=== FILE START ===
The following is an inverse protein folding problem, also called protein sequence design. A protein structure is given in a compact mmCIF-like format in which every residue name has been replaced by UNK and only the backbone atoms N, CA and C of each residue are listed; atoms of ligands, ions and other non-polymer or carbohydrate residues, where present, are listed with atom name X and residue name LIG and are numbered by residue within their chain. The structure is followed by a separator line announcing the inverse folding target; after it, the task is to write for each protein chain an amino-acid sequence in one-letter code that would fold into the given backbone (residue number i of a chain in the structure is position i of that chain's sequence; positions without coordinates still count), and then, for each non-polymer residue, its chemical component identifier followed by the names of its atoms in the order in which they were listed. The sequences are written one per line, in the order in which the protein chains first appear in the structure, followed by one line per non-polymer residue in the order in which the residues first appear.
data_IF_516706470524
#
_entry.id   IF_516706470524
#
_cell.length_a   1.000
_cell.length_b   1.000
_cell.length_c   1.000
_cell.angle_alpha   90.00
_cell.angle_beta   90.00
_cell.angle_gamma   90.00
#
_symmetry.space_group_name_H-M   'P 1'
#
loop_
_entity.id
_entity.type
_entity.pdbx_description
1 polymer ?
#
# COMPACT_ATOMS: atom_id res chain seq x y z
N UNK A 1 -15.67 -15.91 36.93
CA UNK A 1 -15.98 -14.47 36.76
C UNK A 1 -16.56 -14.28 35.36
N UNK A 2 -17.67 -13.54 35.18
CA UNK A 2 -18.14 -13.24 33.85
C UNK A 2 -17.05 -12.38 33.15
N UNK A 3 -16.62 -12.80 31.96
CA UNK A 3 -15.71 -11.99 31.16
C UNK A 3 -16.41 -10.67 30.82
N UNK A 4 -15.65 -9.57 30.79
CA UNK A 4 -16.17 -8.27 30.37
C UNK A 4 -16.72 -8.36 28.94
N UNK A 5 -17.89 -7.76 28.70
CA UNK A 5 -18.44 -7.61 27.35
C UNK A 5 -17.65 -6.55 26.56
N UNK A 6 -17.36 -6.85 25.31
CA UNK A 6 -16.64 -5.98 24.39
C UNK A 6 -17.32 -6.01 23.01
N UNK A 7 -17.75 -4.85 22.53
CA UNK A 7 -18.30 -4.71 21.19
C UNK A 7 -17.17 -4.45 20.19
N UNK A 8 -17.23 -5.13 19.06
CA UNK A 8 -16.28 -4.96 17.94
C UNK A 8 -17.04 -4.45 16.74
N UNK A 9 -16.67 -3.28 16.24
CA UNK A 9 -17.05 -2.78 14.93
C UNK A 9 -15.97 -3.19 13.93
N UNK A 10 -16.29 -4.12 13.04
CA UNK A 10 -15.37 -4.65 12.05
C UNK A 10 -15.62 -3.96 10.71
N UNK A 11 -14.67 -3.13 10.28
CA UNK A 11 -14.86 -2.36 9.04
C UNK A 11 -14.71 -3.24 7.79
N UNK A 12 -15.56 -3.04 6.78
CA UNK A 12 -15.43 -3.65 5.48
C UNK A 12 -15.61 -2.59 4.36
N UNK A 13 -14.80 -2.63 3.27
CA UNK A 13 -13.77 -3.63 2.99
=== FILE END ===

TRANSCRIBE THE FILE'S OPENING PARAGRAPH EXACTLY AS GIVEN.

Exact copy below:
The following is an inverse protein folding problem, also called protein sequence design. A protein structure is given in a compact mmCIF-like format in which every residue name has been replaced by UNK and only the backbone atoms N, CA and C of each residue are listed; atoms of ligands, ions and other non-polymer or carbohydrate residues, where present, are listed with atom name X and residue name LIG and are numbered by residue within their chain. The structure is followed by a separator line announcing the inverse folding target; after it, the task is to write for each protein chain an amino-acid sequence in one-letter code that would fold into the given backbone (residue number i of a chain in the structure is position i of that chain's sequence; positions without coordinates still count), and then, for each non-polymer residue, its chemical component identifier followed by the names of its atoms in the order in which they were listed. The sequences are written one per line, in the order in which the protein chains first appear in the structure, followed by one line per non-polymer residue in the order in which the residues first appear.